Joint Disease and Osteoarthritis: Extra weight adds extra pressure and stress on joints, which can lead to early joint degeneration and decreased mobility. This, in turn, can exacerbate obesity. In a patient undergoing a weight loss journey, adding joint supplements can help strengthen joints, which may increase mobility and comfort, ultimately helping with weight loss.

Diabetes Mellitus: Extra body fat can lead to insulin resistance. Weight loss can help decrease a cat’s risk for the development of diabetes mellitus. According to a study at Cornell University College of Veterinary Medicine, obese cats are four times more likely to develop diabetes than are cats with an ideal BCS.

Heart Disease: Although fat is relatively nonvascular tissue, it still requires blood flow, which leads to an increase in circulatory volume and cardiac output, ultimately resulting in hypertension. Compared to dogs with an ideal body weight, obese dogs develop negative changes to the overall structure and function of their heart.

Why Do Pets Become Overweight?

Well, we are the culprits. Overfeeding, lack of exercise, and too many treats can lead to obesity in pets. Various endocrine diseases are associated with obesity, such as Cushing’s disease and hypOthyroidism in dogs. In cats, weight loss and low BCS are commonly associated with hypERthyroidism.

What Do I Do If My Pet Is Overweight?

Weight loss can be a hard, slow process. It takes much time and patience. When your veterinary team works with you and provides the right tools, we can achieve a healthy weight for your pet.

There are many dietary changes that can be done in order to achieve weight loss in your pet. A great start is checking out the Pet Nutrition Alliance website. When you enter your dog’s current weight and body condition score, this website calculates a calorie count for you. It is important to account for all food AND treats using this calorie count. Please reach out to your local veterinarian if you would like to know your pets BCS.

There are several over-the-counter options as well as prescription diets that can be given to your pet for weight loss. When feeding in cups, it is important to use an actual measuring cup to avoid overfeeding/underfeeding. Calories per cup can vary, so please check the back of the bag for an accurate calorie measurement of how many cups your pet should be eating. Healthy, low-calorie fruits and vegetables such as apple slices, carrots, celery, and cucumber can be used as treats. Please avoid grapes, raisins, onion, garlic, and avocados, which can be highly toxic to pets.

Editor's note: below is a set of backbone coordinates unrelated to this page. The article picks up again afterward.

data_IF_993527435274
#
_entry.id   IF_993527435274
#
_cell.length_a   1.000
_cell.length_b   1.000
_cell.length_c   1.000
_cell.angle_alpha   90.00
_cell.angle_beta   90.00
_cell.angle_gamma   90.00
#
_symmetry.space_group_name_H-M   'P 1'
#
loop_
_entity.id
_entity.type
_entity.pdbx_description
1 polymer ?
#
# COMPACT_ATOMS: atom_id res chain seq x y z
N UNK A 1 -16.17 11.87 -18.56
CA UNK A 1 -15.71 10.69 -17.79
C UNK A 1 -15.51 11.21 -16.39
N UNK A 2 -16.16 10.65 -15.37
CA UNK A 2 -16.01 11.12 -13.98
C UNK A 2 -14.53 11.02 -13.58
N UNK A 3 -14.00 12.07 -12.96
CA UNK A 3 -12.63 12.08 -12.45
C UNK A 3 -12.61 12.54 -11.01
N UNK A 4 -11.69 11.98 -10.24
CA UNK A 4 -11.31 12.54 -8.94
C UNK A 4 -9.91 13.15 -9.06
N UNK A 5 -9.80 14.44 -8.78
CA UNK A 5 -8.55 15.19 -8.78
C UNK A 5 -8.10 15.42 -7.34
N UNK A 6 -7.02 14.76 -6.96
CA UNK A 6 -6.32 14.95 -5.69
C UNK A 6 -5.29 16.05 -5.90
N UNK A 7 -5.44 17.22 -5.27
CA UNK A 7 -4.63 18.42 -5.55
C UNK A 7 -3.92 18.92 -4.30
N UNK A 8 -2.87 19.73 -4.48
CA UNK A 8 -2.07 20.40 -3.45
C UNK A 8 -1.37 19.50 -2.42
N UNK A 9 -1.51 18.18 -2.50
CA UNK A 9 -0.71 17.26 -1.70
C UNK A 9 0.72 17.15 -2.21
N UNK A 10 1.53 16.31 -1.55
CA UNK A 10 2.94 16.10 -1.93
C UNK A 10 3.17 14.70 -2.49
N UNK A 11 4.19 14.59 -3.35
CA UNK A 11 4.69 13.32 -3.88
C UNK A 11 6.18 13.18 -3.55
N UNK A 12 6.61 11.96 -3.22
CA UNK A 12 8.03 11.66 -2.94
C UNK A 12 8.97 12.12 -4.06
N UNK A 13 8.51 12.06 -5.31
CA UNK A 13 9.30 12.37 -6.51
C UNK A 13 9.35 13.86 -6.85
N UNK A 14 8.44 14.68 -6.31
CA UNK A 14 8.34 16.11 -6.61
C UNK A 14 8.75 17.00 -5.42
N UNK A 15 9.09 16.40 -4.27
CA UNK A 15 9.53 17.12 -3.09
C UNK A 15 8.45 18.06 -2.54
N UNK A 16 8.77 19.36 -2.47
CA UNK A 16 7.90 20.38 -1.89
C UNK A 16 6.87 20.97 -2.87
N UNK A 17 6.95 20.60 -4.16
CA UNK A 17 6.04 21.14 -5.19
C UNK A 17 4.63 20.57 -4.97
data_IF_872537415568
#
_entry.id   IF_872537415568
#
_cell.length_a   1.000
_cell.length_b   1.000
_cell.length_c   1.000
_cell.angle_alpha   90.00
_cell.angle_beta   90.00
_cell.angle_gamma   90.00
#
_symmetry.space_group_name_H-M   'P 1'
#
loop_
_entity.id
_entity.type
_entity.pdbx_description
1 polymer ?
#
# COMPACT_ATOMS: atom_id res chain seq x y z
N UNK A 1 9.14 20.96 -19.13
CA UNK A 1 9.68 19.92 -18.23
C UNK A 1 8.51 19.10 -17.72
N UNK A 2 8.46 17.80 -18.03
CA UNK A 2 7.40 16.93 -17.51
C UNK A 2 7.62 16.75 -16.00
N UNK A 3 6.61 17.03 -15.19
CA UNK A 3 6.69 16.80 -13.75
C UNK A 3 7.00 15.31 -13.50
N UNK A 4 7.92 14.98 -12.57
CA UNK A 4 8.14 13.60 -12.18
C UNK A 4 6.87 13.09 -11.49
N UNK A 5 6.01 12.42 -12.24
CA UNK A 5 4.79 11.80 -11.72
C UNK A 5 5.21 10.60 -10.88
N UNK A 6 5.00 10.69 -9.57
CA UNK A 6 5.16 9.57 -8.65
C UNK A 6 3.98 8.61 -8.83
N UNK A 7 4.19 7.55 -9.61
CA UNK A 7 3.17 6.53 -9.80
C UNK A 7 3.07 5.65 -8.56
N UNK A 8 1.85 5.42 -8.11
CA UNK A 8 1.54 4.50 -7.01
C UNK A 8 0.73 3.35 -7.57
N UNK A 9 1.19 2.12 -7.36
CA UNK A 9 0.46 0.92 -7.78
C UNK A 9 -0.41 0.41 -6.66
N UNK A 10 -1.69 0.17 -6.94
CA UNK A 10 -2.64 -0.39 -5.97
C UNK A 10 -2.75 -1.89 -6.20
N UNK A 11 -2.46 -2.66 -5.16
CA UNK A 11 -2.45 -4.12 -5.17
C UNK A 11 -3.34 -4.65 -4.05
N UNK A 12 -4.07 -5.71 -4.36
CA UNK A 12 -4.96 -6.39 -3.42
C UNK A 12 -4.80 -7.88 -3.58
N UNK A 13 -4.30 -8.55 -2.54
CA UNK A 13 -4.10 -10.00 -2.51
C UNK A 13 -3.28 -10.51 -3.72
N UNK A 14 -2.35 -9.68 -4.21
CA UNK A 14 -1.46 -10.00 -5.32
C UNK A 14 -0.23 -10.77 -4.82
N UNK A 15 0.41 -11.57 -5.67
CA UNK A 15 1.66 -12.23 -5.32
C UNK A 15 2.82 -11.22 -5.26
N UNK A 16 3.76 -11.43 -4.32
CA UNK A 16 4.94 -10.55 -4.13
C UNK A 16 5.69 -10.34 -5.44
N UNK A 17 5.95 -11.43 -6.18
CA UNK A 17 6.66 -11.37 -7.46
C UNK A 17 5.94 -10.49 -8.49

Exercise is a very important component in order to achieve weight loss. Therefore, adding more play time, frequent walks, and possibly even a kitty treadmill can help achieve your pet’s weight loss goals. Frequent weigh-ins are also a very important component for weight loss to track the progression of your pet’s weight.

If you suspect that your pet is overweight, please reach out to your primary care veterinarian to you can discuss the best option for your pet.

From ‘Fat Vincent’ to ‘Skinny Vinny’

In 2016, a 7-year-old obese dachshund named Vincent was surrendered to an animal shelter in Houston, Texas, after his owner died. He weighed 38 pounds. Thanks to the help of K-9 Angels Rescue, he was able to lose over half of his body weight and was renamed Skinny Vinny. He weighed in at 17 pounds after an 8-month weight-loss journey.

By Dr. Angélica Calderón

Dog image: VinnieRattolle, CC BY-SA 4.0, via Wikimedia Commons


Propósitos de Año Nuevo para todos

overweight cat lying on its back

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Con el comienzo del nuevo año, es posible que hayas notado un aumento en el número de membresías en gimnasios y más personas esperando en fila para usar la máquina elíptica. Ahora, si ha notado que su mascota en casa subio un par de kilos de más durante las vacaciones, entonces sería un momento perfecto para comenzar a considerar perder algo de peso; ya que el aumento de peso puede provocar obesidad y pueden producirse diversas condiciones negativas de salud.

¿Cómo puedo saber si mi mascota tiene sobrepeso?

A las mascotas se les asigna una puntuación de condición corporal (también conocida como BCS) para determinar si tienen sobrepeso, bajo peso o si tienen un peso corporal ideal. Comuníquese con su veterinario local si desea saber si su mascota tiene sobrepeso.